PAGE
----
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Racial Disparity in Autism Therapy?

Are Children of Ethic Background Denied Access to Autism Therapy?

Parents are charging that their children are slipping through the cracks when it comes to autism treatment.

Advocates are taking action to increase autism therapy and services for Blacks and Latinos.  Fighting for the right to access to the best autism therapy for children afflicted with autism spectrum disorders.

In this nations health care system it is general knowledge that the health care quality you recieve is directly proportionate to the amount of money you can pay for it.


Are ethnics denied access to autism therapy? A black mother and child Chicago. NARA 556145

If you have insurance you are welcome at the clinic. If you don’t it’s cash upfront or you have to make arrangments and you can be turned away.

Do you think there is a possibility of disparity in diagnosing autism and providing treatment for autistic children of ethic families too?

Saeed Shabazz a staff writer for FinalCall gives us his opinion and backs it up with facts.

“I did not know the word ‘Autism.’ They kept telling me at the beginning of his formative years about Attention Deficit Hyperactivity Disorder (ADHD), and saying I should put him on medication which I did not do,” Ms. Alexander told The Final Call…

“If a Black child twitches in a chair, they say he has ADHD. The problem is there is very little culturally-aware literature or programming available for Black and Latino parents who have an Autistic child,” said Jay Coleman, a District of Columbia school teacher with a Masters in Special Education, specializing in emotional and behavioral disorders.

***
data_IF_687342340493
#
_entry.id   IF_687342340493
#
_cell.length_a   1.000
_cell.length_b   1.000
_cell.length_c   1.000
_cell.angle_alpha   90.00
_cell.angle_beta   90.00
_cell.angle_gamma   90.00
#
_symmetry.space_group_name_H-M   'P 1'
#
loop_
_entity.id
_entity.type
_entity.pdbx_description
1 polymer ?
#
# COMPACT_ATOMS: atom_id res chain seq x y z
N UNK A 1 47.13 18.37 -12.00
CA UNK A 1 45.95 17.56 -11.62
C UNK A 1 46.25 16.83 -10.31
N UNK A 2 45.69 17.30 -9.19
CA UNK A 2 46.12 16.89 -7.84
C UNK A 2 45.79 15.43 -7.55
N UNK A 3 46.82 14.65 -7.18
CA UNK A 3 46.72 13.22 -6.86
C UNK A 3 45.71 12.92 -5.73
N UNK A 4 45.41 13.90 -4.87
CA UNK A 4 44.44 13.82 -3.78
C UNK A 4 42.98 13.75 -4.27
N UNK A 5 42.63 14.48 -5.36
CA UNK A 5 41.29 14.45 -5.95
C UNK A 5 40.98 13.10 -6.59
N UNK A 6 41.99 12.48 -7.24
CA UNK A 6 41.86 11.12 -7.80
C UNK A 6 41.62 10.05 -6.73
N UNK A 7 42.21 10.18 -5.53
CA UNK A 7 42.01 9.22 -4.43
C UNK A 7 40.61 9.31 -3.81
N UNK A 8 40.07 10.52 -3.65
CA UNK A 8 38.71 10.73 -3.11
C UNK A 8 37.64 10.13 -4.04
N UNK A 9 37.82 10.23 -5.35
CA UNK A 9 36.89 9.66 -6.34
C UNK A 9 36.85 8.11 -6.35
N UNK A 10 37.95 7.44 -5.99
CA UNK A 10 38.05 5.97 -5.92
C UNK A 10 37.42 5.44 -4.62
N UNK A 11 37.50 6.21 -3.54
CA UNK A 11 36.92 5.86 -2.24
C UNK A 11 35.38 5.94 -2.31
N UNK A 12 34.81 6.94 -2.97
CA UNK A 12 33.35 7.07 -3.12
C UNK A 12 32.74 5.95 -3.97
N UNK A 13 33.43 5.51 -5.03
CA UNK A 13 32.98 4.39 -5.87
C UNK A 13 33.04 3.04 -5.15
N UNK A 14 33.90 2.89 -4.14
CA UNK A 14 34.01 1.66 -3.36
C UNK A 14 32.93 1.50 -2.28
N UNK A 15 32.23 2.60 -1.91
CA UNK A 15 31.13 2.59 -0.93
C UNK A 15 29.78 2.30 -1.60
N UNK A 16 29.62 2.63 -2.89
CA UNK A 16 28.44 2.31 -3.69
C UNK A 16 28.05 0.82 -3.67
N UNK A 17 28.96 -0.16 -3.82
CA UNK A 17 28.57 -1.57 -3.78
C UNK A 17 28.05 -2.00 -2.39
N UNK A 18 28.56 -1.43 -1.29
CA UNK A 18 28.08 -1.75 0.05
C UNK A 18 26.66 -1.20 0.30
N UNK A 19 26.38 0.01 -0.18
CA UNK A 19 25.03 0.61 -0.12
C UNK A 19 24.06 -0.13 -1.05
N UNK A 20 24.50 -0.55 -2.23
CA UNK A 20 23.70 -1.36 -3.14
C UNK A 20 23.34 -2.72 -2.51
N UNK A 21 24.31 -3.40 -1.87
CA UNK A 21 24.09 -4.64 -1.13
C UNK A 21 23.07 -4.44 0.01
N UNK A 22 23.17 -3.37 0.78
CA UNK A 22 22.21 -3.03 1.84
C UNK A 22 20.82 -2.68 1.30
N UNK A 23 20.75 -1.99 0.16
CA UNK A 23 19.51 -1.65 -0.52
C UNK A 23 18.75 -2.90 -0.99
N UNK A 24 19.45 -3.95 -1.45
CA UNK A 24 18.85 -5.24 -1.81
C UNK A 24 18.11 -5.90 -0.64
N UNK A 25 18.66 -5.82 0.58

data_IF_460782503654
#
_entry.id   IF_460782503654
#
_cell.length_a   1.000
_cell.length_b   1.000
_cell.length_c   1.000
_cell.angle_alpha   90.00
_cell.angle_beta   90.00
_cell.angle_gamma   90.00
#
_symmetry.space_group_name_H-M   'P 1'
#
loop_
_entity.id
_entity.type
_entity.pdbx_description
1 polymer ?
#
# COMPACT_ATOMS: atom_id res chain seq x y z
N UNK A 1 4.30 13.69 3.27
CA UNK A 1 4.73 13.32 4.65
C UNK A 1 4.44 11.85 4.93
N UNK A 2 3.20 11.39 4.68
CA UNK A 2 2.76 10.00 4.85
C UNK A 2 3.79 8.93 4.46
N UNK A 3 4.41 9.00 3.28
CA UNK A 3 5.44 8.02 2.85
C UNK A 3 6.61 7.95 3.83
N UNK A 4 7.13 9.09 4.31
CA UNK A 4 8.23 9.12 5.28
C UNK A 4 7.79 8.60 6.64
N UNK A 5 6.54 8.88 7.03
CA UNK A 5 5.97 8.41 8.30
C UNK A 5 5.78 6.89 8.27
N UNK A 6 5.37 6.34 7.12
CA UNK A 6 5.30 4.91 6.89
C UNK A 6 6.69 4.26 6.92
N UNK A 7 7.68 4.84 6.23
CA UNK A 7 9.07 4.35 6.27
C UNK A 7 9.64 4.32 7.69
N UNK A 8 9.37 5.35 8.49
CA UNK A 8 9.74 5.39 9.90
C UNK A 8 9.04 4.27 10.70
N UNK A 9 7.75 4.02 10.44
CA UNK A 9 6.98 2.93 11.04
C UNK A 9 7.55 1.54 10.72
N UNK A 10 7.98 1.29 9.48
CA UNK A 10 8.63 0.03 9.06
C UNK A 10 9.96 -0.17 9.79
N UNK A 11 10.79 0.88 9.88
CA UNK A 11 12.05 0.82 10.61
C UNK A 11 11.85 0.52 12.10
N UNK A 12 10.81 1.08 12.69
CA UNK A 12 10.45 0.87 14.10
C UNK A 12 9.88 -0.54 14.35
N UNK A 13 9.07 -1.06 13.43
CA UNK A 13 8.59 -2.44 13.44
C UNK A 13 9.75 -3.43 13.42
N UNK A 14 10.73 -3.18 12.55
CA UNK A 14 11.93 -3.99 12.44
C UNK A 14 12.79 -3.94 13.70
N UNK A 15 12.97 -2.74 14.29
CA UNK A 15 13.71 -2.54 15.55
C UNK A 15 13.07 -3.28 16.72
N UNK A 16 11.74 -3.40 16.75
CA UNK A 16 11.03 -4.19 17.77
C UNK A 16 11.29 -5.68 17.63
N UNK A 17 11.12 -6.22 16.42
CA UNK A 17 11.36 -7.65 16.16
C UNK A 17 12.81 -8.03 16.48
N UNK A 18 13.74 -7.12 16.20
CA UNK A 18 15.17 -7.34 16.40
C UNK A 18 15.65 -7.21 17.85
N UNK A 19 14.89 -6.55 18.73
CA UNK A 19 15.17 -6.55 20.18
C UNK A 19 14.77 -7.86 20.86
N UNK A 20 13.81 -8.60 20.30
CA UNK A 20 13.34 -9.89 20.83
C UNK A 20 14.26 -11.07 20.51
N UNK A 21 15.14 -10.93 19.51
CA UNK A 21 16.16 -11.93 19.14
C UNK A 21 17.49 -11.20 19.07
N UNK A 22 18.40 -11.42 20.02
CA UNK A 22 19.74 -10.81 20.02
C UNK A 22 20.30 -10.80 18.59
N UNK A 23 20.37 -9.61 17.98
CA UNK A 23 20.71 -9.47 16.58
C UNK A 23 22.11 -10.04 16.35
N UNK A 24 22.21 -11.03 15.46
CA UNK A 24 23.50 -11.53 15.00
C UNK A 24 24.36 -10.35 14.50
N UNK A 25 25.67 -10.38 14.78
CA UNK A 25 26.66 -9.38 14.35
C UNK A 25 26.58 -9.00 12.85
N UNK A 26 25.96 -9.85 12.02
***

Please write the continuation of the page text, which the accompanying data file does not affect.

“The system will use your ignorance against you,” Mr. Coleman continued. The bottom line is access to resources, Mr. Coleman said, adding, “That is why it is important to emphasize the need for the right literature for Black and Latino parents.” He has put together a grassroots entity SlickFish LLC, available online at www.slickfish.org and on Facebook, SlickFish Education and Therapy.

Doreen Hodges, executive director of Family Voices of the District of Columbia, Inc., told The Final Call there are 16,032 children in the District of Columbia diagnosed with special health care needs from A to Z: “However, we find most of the Black and Latino boys are diagnosed as having ADHD.”

“White children are diagnosed as early as 18 months; but for most of our families the children are normally diagnosed at eight- or nine-years-old,” explained Ms. Hodges.

“Later interventions result in a poorer developmental outcome that can have a lasting impact on the child’s and the family’s quality of life,” notes Dr. Martell Teasley, associate professor at the Florida State University at Tallahassee College of Social Work. “No one is advocating for African American children nationally; it is widely known that our children are getting the later diagnosis for autism,” he told The Final Call.

The report put forth some valid arguements that need to be addressed.

This report comes out on the heels of the governments likely passage of a bill to provide first class coverage to government employees under Tricare coverage.

Tell us your view on autism service and diagnosis disparity in ethnic minorities.

One Response to Racial Disparity in Autism Therapy?

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